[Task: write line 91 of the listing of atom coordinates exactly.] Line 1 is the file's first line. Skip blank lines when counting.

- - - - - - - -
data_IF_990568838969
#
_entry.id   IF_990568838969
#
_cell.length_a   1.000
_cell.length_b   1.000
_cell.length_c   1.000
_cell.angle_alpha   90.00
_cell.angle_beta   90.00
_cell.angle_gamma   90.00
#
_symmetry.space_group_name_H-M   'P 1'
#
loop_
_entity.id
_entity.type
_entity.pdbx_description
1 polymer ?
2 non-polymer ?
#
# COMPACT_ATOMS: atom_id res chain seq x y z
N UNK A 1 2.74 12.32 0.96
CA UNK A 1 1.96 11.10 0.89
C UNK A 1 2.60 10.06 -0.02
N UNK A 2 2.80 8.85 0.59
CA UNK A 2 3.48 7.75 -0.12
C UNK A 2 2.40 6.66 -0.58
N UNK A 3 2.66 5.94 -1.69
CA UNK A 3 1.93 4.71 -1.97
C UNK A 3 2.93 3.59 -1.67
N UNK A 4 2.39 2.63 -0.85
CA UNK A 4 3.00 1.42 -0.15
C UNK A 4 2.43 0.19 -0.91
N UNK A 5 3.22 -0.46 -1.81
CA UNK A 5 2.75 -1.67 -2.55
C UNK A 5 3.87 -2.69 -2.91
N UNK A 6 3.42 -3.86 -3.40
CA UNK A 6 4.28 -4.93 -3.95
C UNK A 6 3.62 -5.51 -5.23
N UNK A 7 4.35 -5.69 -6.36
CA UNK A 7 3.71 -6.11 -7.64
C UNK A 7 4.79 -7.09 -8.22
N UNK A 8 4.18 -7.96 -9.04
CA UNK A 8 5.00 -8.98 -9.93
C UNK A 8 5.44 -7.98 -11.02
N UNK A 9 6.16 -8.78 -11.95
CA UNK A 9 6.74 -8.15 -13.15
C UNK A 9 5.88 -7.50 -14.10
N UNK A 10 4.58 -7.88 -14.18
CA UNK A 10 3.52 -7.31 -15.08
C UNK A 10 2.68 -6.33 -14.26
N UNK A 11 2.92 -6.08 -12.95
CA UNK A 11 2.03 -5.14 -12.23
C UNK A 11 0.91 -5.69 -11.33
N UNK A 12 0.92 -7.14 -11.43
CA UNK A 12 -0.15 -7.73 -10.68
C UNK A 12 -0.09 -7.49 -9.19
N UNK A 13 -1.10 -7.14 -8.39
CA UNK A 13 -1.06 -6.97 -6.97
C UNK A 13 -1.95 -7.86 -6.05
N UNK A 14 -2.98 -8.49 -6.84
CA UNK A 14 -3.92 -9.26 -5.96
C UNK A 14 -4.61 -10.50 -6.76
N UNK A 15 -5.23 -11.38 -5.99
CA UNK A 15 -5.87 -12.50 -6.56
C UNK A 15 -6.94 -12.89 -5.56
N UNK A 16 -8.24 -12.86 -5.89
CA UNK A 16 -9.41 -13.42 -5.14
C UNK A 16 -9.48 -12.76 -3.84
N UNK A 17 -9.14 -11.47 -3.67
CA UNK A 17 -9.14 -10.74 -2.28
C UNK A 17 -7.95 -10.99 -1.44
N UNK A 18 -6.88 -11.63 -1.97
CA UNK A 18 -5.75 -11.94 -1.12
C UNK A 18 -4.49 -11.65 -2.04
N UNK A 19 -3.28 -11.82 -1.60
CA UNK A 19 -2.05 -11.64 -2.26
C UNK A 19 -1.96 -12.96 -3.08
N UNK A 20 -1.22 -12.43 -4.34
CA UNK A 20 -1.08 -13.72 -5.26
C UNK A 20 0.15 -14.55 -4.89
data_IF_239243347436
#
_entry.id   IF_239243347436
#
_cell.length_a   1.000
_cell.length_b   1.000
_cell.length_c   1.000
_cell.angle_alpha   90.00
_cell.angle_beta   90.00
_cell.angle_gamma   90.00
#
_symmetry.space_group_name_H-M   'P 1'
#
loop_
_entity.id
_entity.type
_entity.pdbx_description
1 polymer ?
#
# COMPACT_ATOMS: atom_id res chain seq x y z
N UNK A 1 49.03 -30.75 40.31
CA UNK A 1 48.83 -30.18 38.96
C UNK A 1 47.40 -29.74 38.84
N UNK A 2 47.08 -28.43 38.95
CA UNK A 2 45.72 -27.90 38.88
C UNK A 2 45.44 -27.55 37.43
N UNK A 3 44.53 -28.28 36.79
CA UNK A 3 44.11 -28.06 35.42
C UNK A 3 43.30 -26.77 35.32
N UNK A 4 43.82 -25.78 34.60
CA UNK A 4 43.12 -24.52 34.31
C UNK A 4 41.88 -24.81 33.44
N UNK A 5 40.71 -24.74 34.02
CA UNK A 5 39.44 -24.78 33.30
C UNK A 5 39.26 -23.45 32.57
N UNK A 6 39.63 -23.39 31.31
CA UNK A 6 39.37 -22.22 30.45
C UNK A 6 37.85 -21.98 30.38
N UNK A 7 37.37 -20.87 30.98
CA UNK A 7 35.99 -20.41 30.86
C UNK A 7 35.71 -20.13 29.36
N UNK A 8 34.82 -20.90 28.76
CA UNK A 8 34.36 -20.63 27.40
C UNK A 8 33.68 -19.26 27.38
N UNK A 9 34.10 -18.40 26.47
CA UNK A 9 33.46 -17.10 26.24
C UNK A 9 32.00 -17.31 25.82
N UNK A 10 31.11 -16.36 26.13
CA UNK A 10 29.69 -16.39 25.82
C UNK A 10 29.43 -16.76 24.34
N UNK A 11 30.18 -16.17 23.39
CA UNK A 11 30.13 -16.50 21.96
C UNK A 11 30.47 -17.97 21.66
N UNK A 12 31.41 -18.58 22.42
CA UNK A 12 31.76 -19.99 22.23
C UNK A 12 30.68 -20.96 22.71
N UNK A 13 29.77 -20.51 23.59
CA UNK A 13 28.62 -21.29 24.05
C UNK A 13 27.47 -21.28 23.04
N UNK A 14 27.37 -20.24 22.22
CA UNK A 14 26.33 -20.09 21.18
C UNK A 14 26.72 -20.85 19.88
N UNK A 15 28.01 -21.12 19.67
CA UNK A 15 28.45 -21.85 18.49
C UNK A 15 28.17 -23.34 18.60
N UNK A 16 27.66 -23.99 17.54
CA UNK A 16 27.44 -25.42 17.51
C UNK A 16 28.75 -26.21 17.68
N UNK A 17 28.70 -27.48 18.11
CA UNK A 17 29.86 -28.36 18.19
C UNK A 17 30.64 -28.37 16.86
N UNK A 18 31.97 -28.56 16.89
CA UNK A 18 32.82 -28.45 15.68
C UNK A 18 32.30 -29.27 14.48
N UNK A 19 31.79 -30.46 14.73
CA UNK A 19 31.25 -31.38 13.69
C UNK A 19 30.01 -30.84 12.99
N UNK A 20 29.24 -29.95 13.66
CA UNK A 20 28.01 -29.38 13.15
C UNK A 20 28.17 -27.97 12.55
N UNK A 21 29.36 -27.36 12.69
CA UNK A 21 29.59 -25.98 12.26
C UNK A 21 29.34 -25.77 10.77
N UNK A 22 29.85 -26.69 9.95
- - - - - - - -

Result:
_cell.angle_gamma   90.00